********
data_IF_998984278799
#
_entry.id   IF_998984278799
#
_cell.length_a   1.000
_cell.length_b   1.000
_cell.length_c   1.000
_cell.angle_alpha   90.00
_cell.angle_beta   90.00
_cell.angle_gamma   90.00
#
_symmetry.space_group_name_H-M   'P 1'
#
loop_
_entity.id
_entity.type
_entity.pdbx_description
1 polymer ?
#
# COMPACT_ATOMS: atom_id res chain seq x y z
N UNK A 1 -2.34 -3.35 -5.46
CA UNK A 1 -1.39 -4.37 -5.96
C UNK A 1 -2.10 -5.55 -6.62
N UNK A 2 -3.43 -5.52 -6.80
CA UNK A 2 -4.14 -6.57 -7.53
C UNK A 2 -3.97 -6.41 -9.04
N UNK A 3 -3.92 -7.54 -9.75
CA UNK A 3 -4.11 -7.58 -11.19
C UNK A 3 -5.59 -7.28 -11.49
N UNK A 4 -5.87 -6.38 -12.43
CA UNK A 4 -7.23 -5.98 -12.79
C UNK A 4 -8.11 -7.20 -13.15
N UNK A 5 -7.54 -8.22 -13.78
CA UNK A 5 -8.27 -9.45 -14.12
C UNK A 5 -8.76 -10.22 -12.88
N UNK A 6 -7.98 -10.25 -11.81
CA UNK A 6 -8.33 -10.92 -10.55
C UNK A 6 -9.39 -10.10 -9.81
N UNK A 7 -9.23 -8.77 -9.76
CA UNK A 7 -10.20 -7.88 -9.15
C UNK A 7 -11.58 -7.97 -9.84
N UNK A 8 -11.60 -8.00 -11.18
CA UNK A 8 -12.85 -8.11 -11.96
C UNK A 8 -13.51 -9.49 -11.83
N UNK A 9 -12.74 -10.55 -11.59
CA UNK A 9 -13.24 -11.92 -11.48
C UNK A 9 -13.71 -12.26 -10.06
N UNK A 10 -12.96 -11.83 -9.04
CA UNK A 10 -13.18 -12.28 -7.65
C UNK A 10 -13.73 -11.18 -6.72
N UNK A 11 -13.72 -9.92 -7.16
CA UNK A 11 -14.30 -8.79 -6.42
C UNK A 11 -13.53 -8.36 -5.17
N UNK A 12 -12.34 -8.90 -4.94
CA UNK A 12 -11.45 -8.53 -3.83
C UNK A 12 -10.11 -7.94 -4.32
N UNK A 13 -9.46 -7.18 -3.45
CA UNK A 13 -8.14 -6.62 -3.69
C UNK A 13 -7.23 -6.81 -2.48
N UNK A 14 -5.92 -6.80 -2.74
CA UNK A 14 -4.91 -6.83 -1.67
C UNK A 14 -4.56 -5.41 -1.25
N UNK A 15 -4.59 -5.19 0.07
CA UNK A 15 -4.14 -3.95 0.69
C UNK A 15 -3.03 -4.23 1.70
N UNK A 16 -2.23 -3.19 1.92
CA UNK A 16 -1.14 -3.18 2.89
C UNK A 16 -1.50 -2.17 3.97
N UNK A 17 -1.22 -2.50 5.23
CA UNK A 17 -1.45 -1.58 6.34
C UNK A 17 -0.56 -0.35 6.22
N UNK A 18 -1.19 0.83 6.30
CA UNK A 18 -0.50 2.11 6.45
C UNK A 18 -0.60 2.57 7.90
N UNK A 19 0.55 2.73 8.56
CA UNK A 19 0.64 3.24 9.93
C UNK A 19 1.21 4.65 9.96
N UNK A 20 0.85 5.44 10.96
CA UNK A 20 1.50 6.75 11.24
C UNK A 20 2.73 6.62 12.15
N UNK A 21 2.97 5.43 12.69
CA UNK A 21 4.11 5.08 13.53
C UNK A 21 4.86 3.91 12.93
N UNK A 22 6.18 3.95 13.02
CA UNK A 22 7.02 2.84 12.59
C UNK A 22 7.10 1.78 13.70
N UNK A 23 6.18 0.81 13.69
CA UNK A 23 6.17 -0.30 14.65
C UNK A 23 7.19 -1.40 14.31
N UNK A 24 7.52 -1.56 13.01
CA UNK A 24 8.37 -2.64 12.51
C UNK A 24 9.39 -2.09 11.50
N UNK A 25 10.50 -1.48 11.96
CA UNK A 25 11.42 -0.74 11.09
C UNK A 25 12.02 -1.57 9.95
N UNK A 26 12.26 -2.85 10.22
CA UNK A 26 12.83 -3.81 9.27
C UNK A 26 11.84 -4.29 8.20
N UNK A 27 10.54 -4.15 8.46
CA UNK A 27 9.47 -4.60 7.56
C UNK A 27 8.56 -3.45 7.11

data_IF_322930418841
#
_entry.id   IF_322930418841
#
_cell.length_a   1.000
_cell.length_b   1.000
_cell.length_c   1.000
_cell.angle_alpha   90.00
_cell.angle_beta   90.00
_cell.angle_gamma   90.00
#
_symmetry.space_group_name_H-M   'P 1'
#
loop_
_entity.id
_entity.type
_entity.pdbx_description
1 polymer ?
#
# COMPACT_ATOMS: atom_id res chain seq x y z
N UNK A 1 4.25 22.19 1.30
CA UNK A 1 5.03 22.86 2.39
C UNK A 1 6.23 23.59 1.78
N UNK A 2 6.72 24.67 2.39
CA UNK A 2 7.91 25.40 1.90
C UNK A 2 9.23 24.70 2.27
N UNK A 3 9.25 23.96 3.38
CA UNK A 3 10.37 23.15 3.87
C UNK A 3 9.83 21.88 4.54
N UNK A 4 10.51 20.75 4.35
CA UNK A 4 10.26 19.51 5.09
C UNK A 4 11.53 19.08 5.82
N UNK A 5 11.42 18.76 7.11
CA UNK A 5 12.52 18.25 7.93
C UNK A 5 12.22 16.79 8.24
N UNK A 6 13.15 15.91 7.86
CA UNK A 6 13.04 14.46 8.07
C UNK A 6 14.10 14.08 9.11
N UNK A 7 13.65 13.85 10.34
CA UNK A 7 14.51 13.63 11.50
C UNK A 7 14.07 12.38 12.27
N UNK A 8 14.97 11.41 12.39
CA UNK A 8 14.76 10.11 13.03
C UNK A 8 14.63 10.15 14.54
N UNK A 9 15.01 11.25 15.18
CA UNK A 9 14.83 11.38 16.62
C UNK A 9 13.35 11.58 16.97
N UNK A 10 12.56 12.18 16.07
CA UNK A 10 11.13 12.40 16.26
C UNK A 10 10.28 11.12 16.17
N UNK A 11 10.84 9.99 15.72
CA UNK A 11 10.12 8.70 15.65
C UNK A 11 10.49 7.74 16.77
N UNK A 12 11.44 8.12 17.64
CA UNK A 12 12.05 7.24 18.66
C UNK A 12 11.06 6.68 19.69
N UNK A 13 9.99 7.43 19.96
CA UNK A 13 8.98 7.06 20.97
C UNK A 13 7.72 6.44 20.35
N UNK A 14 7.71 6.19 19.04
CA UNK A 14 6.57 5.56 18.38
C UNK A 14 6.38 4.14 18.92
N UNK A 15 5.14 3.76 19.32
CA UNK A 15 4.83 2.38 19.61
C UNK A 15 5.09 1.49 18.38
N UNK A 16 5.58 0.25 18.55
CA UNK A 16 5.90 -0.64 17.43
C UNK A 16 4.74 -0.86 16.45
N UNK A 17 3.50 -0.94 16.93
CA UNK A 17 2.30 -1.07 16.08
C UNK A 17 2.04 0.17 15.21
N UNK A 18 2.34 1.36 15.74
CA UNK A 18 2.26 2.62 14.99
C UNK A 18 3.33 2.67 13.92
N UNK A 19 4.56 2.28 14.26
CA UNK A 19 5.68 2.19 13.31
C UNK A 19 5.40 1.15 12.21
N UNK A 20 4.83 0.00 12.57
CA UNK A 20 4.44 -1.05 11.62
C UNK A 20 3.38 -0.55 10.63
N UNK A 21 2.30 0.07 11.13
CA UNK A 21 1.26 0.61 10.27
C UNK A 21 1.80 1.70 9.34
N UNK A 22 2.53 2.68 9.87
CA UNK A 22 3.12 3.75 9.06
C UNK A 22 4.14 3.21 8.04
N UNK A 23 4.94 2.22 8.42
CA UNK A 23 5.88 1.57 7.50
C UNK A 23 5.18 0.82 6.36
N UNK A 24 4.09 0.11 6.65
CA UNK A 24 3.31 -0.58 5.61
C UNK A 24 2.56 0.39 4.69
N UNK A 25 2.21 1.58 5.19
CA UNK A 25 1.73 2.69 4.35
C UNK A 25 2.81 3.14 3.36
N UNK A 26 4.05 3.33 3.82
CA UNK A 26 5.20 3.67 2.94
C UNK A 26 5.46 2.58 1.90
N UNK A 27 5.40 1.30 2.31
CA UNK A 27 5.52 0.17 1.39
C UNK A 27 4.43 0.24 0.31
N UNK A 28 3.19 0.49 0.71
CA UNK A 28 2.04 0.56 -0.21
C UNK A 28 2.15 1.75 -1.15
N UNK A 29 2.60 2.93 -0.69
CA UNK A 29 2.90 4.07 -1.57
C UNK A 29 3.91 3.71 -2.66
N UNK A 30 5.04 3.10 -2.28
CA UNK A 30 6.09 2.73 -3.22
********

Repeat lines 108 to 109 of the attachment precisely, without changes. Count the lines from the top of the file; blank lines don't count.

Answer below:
_cell.length_c   1.000
_cell.angle_alpha   90.00